Father Joe Maier, Redemptorist made a return visit to Toronto, Montreal and Ottawa the first week of November to be with friends and to raise some money for his work in the slums of Bangkok, Thailand. While in Ottawa Fr. Joe stayed at our Government’s Rideau Hall, as he is a personal friend of our Governor General Adrienne Clarkson and her partner John Ralston Saul. Both Adrienne Clarkson and John Ralston Saul had met Fr. Joe and his work in the slums of Klong Toey, Bangkok. In fact in one of John’s recent novels, Fr. Joe and his work gets a chapter. Until she became governor general, Adrienne and John hosted a dinner for the past few years here in Toronto at the Young Thai Restaurant and friends would be invited. After dinner and a word from Fr. Joe, guests were very generous in their response to the needs of his work. Because it is not proper for our governor general to host such fundraisers, this year’s event was held at the old Round House made into a micro-brewery the Steamwhistle and folks gathered to spend a wonderful evening of Thai food, dancing and discussion. The evening was hosted by CBC’s Michael Enright who read a wonderful letter sent to the event by our Governor General Adrienne Clarkson and her partner John Ralston Saul. The invited guests included a Nobel Prize winner, people form the Canadian Media and a cross section of the community at large.
In his reflection, Fr. Joe Maier spoke of the reality of the slums of Bangkok. He spoke of the drug trade, the homeless child and now the reality of AIDS that is everywhere present especially in the lives of the children who are abandoned. Thailand became the R and R stop over for the American soldiers during the Vietnam War. Bangkok later became a sex capitol for tourists from Europe and North America. The culture of Thailand was deeply affected often destroying the relationships between Thai men and women as the tourist and foreigner could offer the women immediate monies in a way that was not possible by Thai men. The social problems that followed were inevitable. Fr. Joe’s work among the poorest of the poor is a small sign of hope for the citizens of Klong Toey.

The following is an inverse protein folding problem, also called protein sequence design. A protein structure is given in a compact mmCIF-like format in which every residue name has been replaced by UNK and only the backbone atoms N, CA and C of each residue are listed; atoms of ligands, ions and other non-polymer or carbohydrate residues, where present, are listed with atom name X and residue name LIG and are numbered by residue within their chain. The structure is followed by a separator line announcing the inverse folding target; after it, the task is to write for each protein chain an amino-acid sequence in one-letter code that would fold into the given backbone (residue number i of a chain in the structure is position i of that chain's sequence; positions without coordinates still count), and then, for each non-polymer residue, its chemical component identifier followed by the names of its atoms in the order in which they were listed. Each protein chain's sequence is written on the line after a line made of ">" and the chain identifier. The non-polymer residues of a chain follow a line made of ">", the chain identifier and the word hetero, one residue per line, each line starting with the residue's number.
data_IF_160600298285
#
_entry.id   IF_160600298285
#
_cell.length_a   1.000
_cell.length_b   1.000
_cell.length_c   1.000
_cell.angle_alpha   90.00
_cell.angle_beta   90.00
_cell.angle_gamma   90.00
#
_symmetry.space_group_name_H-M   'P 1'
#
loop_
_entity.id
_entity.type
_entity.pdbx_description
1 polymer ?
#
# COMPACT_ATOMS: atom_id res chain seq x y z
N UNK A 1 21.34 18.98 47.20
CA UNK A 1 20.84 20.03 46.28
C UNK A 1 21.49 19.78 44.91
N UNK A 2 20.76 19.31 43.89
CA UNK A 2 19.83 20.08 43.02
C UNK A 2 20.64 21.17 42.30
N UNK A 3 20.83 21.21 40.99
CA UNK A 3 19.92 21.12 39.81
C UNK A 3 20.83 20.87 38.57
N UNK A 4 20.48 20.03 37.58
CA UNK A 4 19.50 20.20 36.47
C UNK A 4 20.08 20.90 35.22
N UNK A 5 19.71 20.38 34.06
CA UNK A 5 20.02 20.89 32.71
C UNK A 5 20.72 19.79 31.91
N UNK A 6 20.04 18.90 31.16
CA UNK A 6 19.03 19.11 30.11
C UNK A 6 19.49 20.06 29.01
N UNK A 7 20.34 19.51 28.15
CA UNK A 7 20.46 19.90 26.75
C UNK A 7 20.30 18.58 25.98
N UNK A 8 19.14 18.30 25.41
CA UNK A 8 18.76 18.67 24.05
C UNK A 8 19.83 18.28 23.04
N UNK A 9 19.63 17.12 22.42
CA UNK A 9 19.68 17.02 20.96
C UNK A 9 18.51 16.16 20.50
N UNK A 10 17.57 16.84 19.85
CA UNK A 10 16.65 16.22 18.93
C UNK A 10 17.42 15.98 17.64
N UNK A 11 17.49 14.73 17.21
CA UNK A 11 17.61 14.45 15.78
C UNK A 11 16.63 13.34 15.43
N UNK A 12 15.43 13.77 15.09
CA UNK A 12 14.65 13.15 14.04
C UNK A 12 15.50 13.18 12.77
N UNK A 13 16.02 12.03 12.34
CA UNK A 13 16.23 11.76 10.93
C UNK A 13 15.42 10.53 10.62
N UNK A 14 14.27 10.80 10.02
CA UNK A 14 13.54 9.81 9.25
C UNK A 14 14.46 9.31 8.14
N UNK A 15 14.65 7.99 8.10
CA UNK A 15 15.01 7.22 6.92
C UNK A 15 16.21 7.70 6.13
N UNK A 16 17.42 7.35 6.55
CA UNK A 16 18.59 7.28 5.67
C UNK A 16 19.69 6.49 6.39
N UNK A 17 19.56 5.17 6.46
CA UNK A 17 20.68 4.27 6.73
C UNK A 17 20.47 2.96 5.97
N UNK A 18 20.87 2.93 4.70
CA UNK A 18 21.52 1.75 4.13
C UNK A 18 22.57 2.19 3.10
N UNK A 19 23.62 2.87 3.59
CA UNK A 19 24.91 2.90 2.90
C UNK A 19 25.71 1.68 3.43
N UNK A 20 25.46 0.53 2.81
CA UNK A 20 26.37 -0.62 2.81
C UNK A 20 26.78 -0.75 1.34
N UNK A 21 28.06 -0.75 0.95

The Canadian government has been very helpful with some of Fr. Joe’s projects. Thanks to the University of Toronto’s law school a legal aid program has been set up to help the children of the slums in Bangkok and students especially from Upper Canada College and Havergal have gone to Thailand during their Spring break or during their summer holidays to have a hands on experience of very less fortunate people. It has changed their lives.
Fr. Joe Maier and his work are very much at the heart of the Redemptorist charism. We were founded as a religious Congregation within the Catholic Church to preach the Word to the most abandoned especially the poor. Today many want to see a sermon rather than hear one. Fr. Joe and his work are truly at the heart of the Gospel and our Congregation’s tradition.
Paul E. Hansen